Tuesday, May 19, 2009

Institutional decay

Looking past the gown, one sees not the holder of the third most important office in the land but a frightened little man, totally out of his depth, with not the first idea of how to extricate himself from the growing pile of ordure that has cascaded over him.

Thus, Speaker Martin has not in any way even begun to turn the tide with his apology to "the men and women of the United Kingdom", delivered on behalf of the House as a whole, with an admission that "we have let you down very badly indeed".

"I am profoundly sorry," he went on to say, but if there was any meaning to the apology it was destroyed by his obvious failure to understand what had brought Parliament to the crisis which is steadily destroying it.

If the Speaker is frightened though, we – the men and women of the United Kingdom – have every reason to be more so. Not only did the Speaker fail to offer any sign of understanding as to the reason for Parliament's predicament, neither did any of the other "Honourable Members" who spoke in what were supercharged exchanges.

The closest anyone got to it yesterday was Richard H Turner of Chesterfield, Derbyshire, in a letter published by The Daily Telegraph. Referring to the op-ed by Charles Moore last Saturday, Mr Turner agrees that the problem stems from "wholesale losses in the authority of Parliament."

In particular, Turner argues that the "watering down of draft legislation permits ministers to force through the contentious aspects by statutory instrument and Order in Council," a reference to the way the government has progressively been able to by-pass Parliament as a legislature, turning the Houses into little more than faded rubber stamps.

Turner puts this loss of authority in the time frame of the last 10 years of "quasi-presidential management under the previous prime minister," but, of course, the rot started long before that. Blair simply continued and reinforced a trend which had started nearly thirty years before he took office, with the European Communities Act.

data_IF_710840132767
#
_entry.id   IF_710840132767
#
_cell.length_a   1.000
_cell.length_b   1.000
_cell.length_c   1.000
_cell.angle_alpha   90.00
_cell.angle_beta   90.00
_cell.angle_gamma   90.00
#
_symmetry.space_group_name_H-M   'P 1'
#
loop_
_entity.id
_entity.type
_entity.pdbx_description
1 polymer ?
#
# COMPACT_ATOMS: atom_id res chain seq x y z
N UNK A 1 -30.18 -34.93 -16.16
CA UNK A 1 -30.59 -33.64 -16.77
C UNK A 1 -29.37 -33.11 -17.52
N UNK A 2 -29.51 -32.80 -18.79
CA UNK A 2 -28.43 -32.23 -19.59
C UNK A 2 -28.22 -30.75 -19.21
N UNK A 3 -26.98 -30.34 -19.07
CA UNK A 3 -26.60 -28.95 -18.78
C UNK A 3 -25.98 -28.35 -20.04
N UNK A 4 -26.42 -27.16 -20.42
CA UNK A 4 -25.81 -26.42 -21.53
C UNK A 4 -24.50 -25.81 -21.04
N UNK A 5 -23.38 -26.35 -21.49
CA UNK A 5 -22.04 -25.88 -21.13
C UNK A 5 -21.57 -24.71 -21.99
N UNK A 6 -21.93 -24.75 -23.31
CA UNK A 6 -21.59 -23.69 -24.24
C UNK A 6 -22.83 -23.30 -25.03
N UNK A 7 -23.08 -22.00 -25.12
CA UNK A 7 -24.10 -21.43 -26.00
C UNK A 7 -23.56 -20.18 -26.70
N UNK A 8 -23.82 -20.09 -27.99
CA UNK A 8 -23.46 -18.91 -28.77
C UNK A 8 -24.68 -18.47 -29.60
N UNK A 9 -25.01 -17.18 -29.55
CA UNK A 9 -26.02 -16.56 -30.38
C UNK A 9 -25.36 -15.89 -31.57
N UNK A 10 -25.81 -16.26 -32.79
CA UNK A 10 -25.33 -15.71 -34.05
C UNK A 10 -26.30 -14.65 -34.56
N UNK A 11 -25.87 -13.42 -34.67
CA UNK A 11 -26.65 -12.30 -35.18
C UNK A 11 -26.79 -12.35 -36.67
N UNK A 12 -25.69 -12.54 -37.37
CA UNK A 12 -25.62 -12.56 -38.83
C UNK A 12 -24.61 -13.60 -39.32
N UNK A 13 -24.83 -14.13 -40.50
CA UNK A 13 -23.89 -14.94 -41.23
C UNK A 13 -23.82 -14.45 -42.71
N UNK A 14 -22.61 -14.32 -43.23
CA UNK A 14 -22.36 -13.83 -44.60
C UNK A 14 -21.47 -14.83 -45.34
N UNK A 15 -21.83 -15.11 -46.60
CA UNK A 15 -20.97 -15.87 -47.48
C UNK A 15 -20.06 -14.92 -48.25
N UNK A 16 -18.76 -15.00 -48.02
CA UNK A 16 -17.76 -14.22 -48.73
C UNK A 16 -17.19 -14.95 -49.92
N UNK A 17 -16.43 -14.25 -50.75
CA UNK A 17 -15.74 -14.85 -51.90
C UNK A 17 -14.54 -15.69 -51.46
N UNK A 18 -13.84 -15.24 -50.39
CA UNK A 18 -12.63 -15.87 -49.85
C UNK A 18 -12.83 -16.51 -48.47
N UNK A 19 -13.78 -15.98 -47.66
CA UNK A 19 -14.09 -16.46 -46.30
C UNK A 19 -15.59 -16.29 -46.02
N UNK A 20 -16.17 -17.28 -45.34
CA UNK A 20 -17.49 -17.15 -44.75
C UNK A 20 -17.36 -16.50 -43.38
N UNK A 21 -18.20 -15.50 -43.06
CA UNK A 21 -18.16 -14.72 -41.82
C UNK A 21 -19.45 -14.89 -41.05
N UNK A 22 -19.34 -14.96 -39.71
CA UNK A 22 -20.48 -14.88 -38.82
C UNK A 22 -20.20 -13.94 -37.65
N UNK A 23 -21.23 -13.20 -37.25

It was this Act which enables governments to implement what is now EU law, often encompassing hundreds of pages of provisions which dwarf all but the most ambitious Bills. And so convenient did the government find the process that it has adopted it for most of its legislation, effectively robbing Parliament of its meaning.

It is this loss of authority that lies at the heart of the current crisis. Long before it broke, people already had begun to realise that much of what went on in Westminster was a hollow charade. The "expenses" issue is simply the "rock" on which the crashing waves of public contempt have broken.

Thus, fixing the expenses system is going to have no effect whatsoever. Even purging the current Parliament and replacing it with a brand new, squeaky-clean cast of actors would not make the slightest bit of difference. Parliament has been broken for decades and fiddling with the petty cash system is not going to mend it.

The tragedy is that no one in that House yesterday was even prepared to admit the true reason for the decay, all of the Members gripping tight to the illusion that tinkering at the margins of a broken institution is going to restore the status quo.

Even worse, the House, in seeking collectively to unload their sins on the Speaker – to add to the many of his own – seems to be indulging in a crude ritual of expiation, believing a new man will somehow sweep away their guilt. But since a new Speaker cannot – and therefore will not – address the fundamental causes of the institutional decay, this option will provide no lasting relief.

It is yet another panacea, to add to the many already being proposed.

UPDATE: Great minds think alike – see Steve Richards in The Independent. Needless to say, though, he does not mention the elephant in the room.